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It is widely accepted that education greatly benefits individuals and countries and is one of the most effective development investments nations and their partners can make (USAID, 2018). Education helps catalyze economic growth of a country by building human capital (Abuya et al., 2014). Countries with a higher number of educated individuals are more likely to be politically stable, have better life expectancy rates and significant improvements in health (USAID, 2018). Educating girls and boys produces similar outputs in terms of their subsequent earnings and future opportunities, however educating girls results in greater socioeconomic gains, which benefit entire communities (Fancy, 2012).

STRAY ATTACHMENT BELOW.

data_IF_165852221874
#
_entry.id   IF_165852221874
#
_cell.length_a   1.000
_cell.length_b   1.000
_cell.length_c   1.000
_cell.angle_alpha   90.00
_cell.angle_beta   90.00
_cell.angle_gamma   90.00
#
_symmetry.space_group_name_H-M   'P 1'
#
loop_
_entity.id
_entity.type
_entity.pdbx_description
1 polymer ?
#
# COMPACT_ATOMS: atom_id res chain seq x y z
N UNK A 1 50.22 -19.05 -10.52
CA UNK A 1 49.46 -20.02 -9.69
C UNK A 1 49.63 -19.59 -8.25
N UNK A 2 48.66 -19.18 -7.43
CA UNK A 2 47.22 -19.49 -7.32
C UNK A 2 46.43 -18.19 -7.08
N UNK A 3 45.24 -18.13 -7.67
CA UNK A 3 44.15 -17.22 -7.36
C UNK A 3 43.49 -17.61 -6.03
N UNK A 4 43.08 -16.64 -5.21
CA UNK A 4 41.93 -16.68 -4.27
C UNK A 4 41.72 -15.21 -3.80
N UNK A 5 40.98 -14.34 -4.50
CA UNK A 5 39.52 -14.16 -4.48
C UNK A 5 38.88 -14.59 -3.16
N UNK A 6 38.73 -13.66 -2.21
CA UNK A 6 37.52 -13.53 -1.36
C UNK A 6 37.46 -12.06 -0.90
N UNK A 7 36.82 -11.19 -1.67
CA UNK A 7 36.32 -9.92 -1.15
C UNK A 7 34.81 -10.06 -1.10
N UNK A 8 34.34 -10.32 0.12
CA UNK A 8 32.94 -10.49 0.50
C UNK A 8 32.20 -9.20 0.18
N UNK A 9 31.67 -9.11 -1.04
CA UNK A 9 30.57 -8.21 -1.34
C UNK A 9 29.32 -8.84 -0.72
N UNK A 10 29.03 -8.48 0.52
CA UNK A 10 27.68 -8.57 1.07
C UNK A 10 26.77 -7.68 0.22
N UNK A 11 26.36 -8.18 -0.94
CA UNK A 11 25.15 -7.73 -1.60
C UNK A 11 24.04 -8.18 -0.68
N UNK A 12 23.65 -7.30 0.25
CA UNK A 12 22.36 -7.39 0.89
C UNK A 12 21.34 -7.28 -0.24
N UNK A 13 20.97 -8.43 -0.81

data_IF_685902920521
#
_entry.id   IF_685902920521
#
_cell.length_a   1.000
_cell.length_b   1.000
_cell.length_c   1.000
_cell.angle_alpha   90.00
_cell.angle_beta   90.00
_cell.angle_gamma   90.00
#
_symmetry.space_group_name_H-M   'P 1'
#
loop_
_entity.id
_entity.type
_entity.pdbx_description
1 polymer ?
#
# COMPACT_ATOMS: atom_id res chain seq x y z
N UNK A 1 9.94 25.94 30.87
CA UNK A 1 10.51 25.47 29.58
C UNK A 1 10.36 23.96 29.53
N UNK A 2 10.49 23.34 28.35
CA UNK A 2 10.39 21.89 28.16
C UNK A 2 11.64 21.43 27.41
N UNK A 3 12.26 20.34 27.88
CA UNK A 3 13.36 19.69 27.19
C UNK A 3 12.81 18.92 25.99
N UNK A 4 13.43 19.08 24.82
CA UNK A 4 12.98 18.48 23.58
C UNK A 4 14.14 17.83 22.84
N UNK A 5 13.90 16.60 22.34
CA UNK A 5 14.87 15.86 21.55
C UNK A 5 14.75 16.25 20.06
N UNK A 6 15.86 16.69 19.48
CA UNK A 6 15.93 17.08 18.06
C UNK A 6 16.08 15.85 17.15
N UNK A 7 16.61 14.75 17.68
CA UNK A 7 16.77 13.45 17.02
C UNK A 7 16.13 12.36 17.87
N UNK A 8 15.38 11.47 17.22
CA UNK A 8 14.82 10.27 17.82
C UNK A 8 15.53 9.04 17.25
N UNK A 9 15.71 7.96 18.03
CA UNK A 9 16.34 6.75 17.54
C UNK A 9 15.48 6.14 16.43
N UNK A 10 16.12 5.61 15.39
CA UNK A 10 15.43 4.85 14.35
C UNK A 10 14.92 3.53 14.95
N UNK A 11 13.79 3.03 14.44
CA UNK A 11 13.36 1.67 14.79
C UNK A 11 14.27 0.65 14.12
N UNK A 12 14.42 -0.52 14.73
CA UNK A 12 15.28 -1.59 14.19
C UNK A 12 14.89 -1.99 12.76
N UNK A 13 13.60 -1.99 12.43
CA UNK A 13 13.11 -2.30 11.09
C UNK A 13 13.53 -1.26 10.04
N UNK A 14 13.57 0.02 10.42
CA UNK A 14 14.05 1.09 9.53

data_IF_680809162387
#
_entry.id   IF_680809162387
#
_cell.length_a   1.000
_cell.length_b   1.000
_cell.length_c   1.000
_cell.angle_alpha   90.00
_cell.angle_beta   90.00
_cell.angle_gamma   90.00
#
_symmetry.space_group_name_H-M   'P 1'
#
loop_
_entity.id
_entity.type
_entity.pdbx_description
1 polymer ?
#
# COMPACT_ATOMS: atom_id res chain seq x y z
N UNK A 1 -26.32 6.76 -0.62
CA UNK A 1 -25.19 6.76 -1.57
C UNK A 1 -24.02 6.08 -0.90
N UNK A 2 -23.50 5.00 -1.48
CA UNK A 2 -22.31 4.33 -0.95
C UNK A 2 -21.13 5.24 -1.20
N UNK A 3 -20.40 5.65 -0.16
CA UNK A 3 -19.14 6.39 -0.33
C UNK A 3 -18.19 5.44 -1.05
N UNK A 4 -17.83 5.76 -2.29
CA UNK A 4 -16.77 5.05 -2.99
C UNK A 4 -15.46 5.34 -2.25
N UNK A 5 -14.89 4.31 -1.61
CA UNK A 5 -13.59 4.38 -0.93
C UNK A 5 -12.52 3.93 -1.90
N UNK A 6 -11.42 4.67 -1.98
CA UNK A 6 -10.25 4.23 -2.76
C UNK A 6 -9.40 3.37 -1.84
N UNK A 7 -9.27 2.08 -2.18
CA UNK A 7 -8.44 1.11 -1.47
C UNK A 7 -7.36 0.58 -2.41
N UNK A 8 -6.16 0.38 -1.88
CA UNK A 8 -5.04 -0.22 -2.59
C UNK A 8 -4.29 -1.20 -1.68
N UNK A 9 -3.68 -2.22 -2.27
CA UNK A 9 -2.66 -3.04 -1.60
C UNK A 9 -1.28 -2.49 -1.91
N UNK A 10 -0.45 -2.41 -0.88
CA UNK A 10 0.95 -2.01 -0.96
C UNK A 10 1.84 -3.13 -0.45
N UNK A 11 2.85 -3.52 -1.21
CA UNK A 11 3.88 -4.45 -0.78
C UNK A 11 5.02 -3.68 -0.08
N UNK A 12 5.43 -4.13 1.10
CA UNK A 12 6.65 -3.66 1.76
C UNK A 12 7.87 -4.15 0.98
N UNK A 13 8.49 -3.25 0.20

The level of education is an important characteristic, as it affects behavior, including health-related behaviors and choices made in relation to reproduction, contraceptive use, child health, and hygiene. Access to education is considered a human right that inherently influences the development of a country. It is one of the key national responses that would guarantee children from different backgrounds equal access to better lives as they grow up. Majority of the Somali women are yet to enjoy the benefits of formal education, which is known as an equalizer for people of different socioeconomic backgrounds (PLHDS, 2020).